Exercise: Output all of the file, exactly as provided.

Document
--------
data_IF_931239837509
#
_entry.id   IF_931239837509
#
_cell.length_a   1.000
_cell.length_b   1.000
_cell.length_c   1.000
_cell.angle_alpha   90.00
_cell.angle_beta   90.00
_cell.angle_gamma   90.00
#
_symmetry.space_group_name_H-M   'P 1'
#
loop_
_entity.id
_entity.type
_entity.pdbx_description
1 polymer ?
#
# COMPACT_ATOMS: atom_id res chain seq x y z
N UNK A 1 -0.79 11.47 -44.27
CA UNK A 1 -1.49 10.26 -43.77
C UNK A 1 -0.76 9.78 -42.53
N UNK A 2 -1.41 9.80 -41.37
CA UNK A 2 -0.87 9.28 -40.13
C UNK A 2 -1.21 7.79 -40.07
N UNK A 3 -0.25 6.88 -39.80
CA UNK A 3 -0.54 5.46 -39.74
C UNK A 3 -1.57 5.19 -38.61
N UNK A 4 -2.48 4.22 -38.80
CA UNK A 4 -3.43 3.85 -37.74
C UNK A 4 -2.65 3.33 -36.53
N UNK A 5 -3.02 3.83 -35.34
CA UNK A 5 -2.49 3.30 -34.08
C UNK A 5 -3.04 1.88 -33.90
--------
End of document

data_IF_931239837509
#
_entry.id   IF_931239837509
#
_cell.length_a   1.000
_cell.length_b   1.000
_cell.length_c   1.000
_cell.angle_alpha   90.00
_cell.angle_beta   90.00
_cell.angle_gamma   90.00
#
_symmetry.space_group_name_H-M   'P 1'
#
loop_
_entity.id
_entity.type
_entity.pdbx_description
1 polymer ?
#
# COMPACT_ATOMS: atom_id res chain seq x y z
N UNK A 1 -0.79 11.47 -44.27
CA UNK A 1 -1.49 10.26 -43.77
C UNK A 1 -0.76 9.78 -42.53
N UNK A 2 -1.41 9.80 -41.37
CA UNK A 2 -0.87 9.28 -40.13
C UNK A 2 -1.21 7.79 -40.07
N UNK A 3 -0.25 6.88 -39.80
CA UNK A 3 -0.54 5.46 -39.74
C UNK A 3 -1.57 5.19 -38.61
N UNK A 4 -2.48 4.22 -38.80
CA UNK A 4 -3.43 3.85 -37.74
C UNK A 4 -2.65 3.33 -36.53
N UNK A 5 -3.02 3.83 -35.34
CA UNK A 5 -2.49 3.30 -34.08
C UNK A 5 -3.04 1.88 -33.90